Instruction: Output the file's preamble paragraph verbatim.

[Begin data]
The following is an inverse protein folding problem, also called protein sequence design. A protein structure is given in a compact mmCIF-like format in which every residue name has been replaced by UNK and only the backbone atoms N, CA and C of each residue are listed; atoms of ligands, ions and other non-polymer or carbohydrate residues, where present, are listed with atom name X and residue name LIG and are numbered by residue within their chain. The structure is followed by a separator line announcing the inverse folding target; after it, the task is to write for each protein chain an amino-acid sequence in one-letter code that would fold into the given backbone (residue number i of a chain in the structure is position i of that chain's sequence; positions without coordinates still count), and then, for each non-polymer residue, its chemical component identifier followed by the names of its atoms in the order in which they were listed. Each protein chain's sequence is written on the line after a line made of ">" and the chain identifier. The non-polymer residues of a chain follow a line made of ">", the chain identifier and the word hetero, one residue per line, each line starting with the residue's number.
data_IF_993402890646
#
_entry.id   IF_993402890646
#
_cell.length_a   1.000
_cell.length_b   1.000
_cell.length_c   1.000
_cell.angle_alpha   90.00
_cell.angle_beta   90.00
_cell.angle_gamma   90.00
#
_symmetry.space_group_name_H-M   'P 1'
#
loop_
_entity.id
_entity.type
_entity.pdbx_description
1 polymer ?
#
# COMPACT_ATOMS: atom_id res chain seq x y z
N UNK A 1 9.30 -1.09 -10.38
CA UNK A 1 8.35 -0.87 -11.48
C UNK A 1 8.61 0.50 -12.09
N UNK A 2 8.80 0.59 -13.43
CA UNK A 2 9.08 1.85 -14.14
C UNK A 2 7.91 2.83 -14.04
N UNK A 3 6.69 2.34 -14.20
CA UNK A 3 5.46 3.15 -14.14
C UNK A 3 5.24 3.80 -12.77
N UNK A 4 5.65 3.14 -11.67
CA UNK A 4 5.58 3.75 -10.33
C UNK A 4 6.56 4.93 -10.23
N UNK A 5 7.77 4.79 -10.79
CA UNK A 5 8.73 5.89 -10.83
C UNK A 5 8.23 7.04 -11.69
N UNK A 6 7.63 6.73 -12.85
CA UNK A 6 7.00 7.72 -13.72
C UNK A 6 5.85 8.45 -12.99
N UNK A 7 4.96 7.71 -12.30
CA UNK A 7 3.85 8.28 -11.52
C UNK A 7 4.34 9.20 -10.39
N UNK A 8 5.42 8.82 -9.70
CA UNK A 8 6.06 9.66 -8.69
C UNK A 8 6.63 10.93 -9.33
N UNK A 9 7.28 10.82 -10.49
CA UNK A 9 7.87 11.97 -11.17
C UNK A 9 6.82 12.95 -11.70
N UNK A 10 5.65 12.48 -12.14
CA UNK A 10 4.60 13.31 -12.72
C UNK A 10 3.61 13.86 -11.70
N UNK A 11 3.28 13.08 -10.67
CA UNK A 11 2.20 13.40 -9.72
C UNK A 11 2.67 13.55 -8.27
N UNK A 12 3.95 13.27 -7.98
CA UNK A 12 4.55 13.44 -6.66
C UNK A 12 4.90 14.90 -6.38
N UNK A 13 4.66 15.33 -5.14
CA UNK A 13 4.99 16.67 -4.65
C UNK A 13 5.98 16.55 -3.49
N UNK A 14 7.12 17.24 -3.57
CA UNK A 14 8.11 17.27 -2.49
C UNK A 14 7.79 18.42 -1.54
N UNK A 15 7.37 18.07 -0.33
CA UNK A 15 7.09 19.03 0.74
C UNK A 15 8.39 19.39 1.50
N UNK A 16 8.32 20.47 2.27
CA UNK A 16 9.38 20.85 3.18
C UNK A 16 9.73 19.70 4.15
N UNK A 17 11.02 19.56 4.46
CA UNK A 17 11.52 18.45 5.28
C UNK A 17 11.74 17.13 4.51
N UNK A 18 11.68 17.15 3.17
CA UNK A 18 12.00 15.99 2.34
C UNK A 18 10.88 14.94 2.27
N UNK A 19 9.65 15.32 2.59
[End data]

The following is an inverse protein folding problem, also called protein sequence design. A protein structure is given in a compact mmCIF-like format in which every residue name has been replaced by UNK and only the backbone atoms N, CA and C of each residue are listed; atoms of ligands, ions and other non-polymer or carbohydrate residues, where present, are listed with atom name X and residue name LIG and are numbered by residue within their chain. The structure is followed by a separator line announcing the inverse folding target; after it, the task is to write for each protein chain an amino-acid sequence in one-letter code that would fold into the given backbone (residue number i of a chain in the structure is position i of that chain's sequence; positions without coordinates still count), and then, for each non-polymer residue, its chemical component identifier followed by the names of its atoms in the order in which they were listed. Each protein chain's sequence is written on the line after a line made of ">" and the chain identifier. The non-polymer residues of a chain follow a line made of ">", the chain identifier and the word hetero, one residue per line, each line starting with the residue's number.